Date Set for Yangtze River Delta ECA
The Chinese Ministry of Transport has announced that from April 1, 2016, vessels ‘at berth’ at the core ports in the Yangtze River Delta emission control area (ECA) must use fuel oil containing 0.5 percent sulfur or less. These core ports are Shanghai, Ningbo-Zhoushan, Suzhou and Nantong.
This requirement is part of emission control measures that will be implemented in the region ECA in two phases:
In the first phase, which takes effect from April 1, 2016,:
• Ships at berth at the core ports in the ECA must use fuel oil containing 0.5 percent sulfur or less
• Ships at berth at ports in the ECA are encouraged to use fuel oil containing 0.1 percent sulfur or less, and
• Ships entering the ECA are encouraged to use fuel oil containing 0.5 percent sulfur or less.
The second phase will be implemented dependent on the outcome of assessment of the first phase; the possibilities given at this time are:
• Ships entering the ECA must use fuel oil containing 0.5 percent sulfur or less
• Ships entering the ECA must use fuel oil containing 0.1 percent sulfur or less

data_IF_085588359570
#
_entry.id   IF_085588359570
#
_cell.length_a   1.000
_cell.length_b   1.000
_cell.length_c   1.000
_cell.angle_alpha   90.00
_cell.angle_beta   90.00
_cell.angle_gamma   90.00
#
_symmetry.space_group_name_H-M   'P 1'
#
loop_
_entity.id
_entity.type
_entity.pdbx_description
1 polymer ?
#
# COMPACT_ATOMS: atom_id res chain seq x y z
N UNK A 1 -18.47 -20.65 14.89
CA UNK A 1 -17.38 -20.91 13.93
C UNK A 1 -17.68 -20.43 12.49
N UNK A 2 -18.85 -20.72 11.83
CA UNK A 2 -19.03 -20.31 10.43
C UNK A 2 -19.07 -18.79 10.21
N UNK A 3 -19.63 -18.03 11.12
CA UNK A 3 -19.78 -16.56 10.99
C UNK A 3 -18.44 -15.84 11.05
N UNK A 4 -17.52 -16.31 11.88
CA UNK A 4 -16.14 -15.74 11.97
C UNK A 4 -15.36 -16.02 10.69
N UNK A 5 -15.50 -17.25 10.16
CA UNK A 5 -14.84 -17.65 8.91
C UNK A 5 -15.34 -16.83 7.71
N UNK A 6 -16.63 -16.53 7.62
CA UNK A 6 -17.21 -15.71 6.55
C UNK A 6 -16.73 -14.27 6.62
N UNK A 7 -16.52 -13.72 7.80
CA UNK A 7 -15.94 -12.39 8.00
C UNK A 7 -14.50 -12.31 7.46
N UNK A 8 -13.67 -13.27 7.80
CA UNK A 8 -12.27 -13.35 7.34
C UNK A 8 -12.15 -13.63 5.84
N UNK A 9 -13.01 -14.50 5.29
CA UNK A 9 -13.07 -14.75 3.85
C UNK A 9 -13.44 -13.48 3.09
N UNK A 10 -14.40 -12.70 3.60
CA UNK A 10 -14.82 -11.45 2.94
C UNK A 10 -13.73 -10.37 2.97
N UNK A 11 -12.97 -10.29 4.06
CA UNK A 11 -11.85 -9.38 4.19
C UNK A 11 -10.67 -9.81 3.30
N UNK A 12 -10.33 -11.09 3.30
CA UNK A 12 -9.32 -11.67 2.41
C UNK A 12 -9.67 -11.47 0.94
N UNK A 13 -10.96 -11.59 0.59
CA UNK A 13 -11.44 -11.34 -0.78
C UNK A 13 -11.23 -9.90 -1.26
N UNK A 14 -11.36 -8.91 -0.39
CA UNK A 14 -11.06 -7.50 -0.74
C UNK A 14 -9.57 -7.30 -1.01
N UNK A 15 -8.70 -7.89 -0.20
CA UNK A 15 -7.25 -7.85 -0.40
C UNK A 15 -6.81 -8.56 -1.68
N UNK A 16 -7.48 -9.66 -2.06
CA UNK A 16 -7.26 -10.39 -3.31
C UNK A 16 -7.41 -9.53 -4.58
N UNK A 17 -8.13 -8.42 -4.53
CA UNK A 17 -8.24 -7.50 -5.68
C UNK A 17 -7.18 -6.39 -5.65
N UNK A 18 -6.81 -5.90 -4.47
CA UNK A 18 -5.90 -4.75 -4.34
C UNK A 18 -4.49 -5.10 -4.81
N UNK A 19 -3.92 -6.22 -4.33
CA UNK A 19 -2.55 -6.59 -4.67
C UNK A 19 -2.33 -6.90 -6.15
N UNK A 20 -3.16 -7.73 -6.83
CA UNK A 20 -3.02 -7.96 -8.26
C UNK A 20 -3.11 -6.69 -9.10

• Ships ‘at berth’ at ports in the ECA must use fuel oil containing 0.1 percent sulfur or less.
The exact details of how the measures will be implemented (i.e., enforcement, penalties, the definition of ‘at berth’, and requirements for fuel change-over, verification of fuel quality, records and documentation) are not yet available, reports Lloyd’s Register.
These emission control areas arise as a matter of Chinese domestic law and are not MARPOL Annex VI designated emission control areas.
Late in 2014, New York-based Natural Resources Defense Council released a report on air pollution in China citing shipping as a major contributor and recommending the introduction of ECAs. The report, Prevention and Control of Shipping and Port Air Emissions in China, states:
“China is home to seven of the world's ten busiest container ports. About 26 percent of the world's containers pass through the top ten Chinese ports every year. Every ship and truck brings pollution along with its cargo, and China is paying a high price for pollution from shipping. In 2010 the country saw an estimated 1.2 million premature deaths caused by ambient air pollution.
“According to studies conducted in Hong Kong and Shenzhen, shipping is a significant source of these air pollution and health problems, particularly in port cities. Since Chinese port cities are among the most densely populated with the busiest ports in the world, air pollution from ships and port activities likely contributes to much higher public health risks than are found in other port regions.”